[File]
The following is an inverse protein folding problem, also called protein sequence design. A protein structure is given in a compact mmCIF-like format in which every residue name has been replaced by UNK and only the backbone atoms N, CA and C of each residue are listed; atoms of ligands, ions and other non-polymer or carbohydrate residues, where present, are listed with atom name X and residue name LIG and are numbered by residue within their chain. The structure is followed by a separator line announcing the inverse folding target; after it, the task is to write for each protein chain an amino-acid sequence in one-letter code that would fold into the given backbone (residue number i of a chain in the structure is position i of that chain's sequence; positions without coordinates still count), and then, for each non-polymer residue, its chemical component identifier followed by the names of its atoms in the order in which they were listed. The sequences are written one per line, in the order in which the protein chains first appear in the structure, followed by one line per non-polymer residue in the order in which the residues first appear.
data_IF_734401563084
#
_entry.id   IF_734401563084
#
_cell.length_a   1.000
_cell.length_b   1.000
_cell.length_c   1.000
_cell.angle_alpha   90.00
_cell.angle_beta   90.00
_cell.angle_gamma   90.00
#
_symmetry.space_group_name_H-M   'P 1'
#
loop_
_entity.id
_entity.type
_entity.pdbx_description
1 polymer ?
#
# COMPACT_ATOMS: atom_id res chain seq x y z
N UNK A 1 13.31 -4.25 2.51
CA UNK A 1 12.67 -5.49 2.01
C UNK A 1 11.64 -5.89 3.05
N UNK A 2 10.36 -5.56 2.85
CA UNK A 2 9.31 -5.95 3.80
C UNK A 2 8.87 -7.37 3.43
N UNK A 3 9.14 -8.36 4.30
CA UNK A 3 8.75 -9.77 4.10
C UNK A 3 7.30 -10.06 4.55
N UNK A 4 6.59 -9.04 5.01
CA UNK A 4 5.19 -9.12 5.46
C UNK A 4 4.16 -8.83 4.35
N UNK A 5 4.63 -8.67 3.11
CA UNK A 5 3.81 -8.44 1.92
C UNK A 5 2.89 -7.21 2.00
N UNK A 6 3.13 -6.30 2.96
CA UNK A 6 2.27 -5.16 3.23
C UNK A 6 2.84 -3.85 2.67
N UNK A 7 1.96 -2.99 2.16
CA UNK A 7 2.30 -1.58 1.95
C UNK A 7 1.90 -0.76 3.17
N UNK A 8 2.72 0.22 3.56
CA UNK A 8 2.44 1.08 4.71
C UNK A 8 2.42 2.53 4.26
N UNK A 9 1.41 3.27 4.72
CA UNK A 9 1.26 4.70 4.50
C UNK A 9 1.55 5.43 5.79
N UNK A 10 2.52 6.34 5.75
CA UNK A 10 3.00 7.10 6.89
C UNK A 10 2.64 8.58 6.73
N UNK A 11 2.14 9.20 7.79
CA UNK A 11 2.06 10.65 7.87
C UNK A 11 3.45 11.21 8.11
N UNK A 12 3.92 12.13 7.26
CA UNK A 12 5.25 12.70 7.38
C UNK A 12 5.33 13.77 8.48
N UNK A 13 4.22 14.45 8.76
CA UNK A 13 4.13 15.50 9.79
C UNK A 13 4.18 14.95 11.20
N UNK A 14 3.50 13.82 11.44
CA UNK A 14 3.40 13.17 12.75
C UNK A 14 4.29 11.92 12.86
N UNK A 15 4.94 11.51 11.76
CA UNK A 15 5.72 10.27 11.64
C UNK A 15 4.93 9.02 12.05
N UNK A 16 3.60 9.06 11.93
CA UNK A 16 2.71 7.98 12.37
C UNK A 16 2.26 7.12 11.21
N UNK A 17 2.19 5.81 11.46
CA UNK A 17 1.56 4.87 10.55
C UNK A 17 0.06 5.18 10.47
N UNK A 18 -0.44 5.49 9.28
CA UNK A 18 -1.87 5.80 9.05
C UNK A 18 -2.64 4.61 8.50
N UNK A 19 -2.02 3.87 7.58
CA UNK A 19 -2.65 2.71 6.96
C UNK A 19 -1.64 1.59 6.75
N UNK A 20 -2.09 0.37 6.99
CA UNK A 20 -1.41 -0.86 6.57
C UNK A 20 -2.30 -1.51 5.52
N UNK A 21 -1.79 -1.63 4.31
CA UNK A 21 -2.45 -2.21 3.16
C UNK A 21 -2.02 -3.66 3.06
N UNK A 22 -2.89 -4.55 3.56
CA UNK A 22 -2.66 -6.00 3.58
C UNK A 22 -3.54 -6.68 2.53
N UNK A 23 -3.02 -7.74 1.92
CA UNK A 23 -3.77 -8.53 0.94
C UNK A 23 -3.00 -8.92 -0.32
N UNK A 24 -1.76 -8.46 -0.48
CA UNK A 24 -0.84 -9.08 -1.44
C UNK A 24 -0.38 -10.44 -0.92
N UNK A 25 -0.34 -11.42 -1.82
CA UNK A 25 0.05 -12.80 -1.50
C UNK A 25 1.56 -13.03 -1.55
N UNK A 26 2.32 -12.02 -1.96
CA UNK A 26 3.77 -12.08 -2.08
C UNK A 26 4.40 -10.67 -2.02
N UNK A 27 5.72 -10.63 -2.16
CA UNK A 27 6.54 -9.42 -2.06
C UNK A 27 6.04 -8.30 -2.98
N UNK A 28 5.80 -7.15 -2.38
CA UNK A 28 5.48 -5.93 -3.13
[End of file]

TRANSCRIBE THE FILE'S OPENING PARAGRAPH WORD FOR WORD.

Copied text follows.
The following is an inverse protein folding problem, also called protein sequence design. A protein structure is given in a compact mmCIF-like format in which every residue name has been replaced by UNK and only the backbone atoms N, CA and C of each residue are listed; atoms of ligands, ions and other non-polymer or carbohydrate residues, where present, are listed with atom name X and residue name LIG and are numbered by residue within their chain. The structure is followed by a separator line announcing the inverse folding target; after it, the task is to write for each protein chain an amino-acid sequence in one-letter code that would fold into the given backbone (residue number i of a chain in the structure is position i of that chain's sequence; positions without coordinates still count), and then, for each non-polymer residue, its chemical component identifier followed by the names of its atoms in the order in which they were listed. The sequences are written one per line, in the order in which the protein chains first appear in the structure, followed by one line per non-polymer residue in the order in which the residues first appear.